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Ultrasound-Guided Pediatric Caudal Block

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In this video, we describe the approach to performing an ultrasound-guided caudal epidural block in young children. We go over the rationale, anatomy, sonoanatomy, local anesthetic volumes and choices, and tips and tricks for making this block work.

Foreign epidural block is one of the most frequently performed regional procedures on children it’s used to provide surgical or procedural analgesia from the umbilical region to the toes and provides infants and kids with better pain control less exposure to general anesthetic agents and a faster recovery while the landmark technique has been used since the

1930s the ultrasound guided method is simple slick satisfying and safe and has been shown to reduce block failure and complications in this video we’ll describe the rationale anatomy sonoanatomy and technique for ultrasound guided caudal block if you want to perform coddle blocks safely and effectively you must know the anatomy here’s a sagittal view of the end of

The vertebral column we see the last two lumbar vertebrae in the sacrum made up of five fused segments at the very end is a coccyx or tailbone the lumbar spinal canal runs between the vertebral bodies and the posterior arches of each vertebra and continues down to the sacral canal note that the posterior arch of s5 and sometimes s4 is absent the opening it leaves

Is called the sacral hiatus and this is how we’re going to access the caudal epidemic general space the sacral hiatus is covered by the sacrocoxygeal ligament the dural sac typically ends midway along the sacral canal at about s3 in infants and shifting cephalad to s2 by h3 it contains csf and ikata equina distal to the end of the dural sac is what we consider

The caudal space this is where we’re going to deposit our local anesthetic it contains the few remaining sacral nerves the coccygeal nerve as well as some epidural fat and a plexus of epidural veins the caudal epidural space here communicates easily with the thoracic lumbar epidural space so that with enough volume local anesthetic placed here can move north and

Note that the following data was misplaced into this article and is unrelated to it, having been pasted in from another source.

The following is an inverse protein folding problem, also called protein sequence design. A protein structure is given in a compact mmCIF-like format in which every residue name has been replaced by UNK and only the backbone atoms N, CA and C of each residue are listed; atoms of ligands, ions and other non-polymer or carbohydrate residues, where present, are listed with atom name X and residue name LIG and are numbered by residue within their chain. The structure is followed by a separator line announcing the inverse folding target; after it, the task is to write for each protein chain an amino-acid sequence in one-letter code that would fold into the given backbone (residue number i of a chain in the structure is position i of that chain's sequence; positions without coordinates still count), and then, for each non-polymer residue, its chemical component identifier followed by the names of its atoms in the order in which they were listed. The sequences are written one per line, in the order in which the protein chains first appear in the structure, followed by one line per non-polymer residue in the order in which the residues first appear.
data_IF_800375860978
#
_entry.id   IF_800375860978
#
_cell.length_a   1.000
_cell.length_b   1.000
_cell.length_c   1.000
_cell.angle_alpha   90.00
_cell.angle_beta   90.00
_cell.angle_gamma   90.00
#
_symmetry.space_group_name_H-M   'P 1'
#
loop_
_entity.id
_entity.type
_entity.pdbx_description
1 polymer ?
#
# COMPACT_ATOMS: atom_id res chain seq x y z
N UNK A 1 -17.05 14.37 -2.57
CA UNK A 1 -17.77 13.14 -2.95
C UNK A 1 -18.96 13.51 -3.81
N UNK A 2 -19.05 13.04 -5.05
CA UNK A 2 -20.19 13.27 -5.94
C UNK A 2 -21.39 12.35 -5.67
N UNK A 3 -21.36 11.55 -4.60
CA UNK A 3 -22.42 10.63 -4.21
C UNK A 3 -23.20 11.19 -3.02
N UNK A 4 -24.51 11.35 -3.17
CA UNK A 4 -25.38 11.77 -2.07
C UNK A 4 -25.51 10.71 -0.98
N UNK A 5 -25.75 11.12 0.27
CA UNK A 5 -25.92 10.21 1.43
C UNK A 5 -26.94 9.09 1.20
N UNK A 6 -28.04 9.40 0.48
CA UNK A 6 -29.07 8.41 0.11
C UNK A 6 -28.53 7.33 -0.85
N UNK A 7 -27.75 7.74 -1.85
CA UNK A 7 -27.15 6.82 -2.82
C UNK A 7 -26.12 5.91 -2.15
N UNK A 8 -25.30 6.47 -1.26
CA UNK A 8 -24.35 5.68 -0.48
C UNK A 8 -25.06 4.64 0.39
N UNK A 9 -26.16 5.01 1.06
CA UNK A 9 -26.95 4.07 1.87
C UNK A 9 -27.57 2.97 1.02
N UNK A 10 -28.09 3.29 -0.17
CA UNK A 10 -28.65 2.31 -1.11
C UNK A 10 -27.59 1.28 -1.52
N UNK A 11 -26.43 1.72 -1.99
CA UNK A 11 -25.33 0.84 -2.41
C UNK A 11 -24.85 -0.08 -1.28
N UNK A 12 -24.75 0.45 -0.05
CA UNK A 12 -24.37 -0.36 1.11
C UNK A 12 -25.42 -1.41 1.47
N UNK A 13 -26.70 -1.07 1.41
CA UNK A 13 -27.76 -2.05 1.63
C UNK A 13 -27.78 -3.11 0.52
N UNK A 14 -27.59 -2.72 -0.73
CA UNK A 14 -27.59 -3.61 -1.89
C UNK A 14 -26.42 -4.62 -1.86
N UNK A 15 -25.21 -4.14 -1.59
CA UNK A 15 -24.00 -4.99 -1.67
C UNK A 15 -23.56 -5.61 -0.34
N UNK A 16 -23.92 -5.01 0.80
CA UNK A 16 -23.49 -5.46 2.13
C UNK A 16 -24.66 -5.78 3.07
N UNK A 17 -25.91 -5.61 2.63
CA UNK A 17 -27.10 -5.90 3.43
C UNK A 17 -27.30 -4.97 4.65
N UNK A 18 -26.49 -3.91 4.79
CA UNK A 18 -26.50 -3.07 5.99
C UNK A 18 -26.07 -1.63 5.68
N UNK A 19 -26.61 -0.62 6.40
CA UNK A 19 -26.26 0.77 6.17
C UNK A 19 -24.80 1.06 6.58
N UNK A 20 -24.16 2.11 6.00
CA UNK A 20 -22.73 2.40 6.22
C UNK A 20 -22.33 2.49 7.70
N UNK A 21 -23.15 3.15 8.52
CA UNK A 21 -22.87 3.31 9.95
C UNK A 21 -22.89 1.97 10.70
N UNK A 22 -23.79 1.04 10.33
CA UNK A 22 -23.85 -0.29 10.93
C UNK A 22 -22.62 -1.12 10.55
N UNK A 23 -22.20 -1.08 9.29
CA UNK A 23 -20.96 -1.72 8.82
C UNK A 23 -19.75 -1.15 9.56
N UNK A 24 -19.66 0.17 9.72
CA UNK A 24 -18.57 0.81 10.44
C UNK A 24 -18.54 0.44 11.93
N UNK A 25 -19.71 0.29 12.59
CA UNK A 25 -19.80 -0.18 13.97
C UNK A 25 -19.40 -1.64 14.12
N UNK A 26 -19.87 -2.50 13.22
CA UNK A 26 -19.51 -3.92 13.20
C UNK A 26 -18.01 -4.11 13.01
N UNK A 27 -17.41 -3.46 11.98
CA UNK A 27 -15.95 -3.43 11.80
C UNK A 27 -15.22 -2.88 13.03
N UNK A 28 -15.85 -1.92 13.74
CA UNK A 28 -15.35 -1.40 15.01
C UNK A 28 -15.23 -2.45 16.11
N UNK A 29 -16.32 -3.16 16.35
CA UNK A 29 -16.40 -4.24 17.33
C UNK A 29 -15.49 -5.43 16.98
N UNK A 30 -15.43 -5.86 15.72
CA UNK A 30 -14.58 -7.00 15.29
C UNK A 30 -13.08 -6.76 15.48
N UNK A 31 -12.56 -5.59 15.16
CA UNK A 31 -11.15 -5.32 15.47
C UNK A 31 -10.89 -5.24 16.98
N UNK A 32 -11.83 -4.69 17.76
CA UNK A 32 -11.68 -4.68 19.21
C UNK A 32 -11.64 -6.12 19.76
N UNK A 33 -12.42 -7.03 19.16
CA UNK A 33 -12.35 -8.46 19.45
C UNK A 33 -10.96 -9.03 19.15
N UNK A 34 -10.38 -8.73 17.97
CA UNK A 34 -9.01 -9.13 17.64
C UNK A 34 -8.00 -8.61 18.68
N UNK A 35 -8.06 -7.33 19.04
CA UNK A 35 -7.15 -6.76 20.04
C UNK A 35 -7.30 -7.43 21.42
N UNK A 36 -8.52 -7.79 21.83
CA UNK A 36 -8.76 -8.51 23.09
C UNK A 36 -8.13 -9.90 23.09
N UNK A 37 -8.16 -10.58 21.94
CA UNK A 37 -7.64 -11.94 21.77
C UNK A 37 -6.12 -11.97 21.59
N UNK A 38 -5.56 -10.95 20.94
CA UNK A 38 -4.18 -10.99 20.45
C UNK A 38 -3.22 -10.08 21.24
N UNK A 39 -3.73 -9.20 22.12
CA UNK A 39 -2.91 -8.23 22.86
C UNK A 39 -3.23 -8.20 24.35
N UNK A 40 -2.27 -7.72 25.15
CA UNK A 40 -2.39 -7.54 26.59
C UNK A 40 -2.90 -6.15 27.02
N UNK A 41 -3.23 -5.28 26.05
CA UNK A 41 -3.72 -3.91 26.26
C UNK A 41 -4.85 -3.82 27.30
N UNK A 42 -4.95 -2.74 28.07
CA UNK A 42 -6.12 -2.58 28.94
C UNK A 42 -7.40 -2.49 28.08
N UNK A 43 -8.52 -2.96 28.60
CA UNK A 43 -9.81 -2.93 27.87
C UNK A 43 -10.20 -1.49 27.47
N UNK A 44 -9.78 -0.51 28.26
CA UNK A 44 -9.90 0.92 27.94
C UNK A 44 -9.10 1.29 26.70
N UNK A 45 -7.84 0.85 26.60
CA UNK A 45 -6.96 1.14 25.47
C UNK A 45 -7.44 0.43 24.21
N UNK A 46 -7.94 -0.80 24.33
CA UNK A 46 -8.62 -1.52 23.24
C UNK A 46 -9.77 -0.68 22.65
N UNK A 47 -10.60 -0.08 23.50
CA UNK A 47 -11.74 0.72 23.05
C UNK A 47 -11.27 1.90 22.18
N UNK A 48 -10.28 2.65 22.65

Get you a block of the lower trunk here’s a posterior view of the sacrum we can see the sacral hiatus at the most caudal aspect flanked by two bony prominences the sacral cornoa these are remnants of unfused vertebral arches in the landmark-based technique we’re taught to feel for the posterior superior iliac spines and imagine an equilateral triangle with the

Apex giving us a location of the hiatus between the cornua this sounds easy but it’s often challenging because of anatomic variation and excess subcutaneous fat which brings us to this question does imaging help you betcha here’s the issue most of the time the landmark technique works just fine but in up to 25 percent of cases the needle tip and local end up in

The wrong place subcutaneous injection is not uncommon leading to a failed block the ap distance of the sacral hiatus is not large usually about three to five millimeters so it’s easy to push the needle through and into the substance of the ventral sacrum especially because it’s incompletely ossified and quite soft finally the dural sac and newborns is about 10

To 15 millimeters away from the hiatus but can be less than five and intrathecal injection has been known to happen ultrasound helps by taking all the guesswork out and allowing you to place a needle accurately in the caudal epidural space ultrasound guidance has been shown to reduce the number of needle passes and incidence of subcutaneous bony or intravascular

Needle placement compared with the landmark approach these authors went so far as to say that ultrasound done use is so obvious as to remain unchallenged okay so let’s do it the patient position is exactly the same as a landmark block patient on their side with the hips and knees flexed this provides access to the sacral hiatus but also tends to pull the duralad

Slightly a linear high frequency transducer is placed over the midline of the sacrum just cephalad to the gluteal cleft you should see the vertebral bodies and arches of s2 3 and 4 and the bodies of s5 and the coccyx the dural sac can be observed as a hypoechoic structure coming to a pointed end around s2 or s3 the phylum terminali is a thin terminal extension of

The pia that attaches to the coccyx and anchors the dural sat caudally overlying the sacral hiatus is a sacrocoxygeal ligament with sub-q fat and skin overlying that the caudal space is occupied by epidural fat seen here traveling in a cephalet direction we see the continuation of the dural sac into the lower lumbar region as well as pulsations of the csf being

Transmitted to the epidural space once you have the appropriate view a needle is advanced in plane from the caudal aspect take care to stay shallow as the hiatus is not very deep especially in neonates we typically use a 21 gauge 100 millimeter block needle for its echogenicity as well as the enhanced appreciation for different tissue and fascial layers we get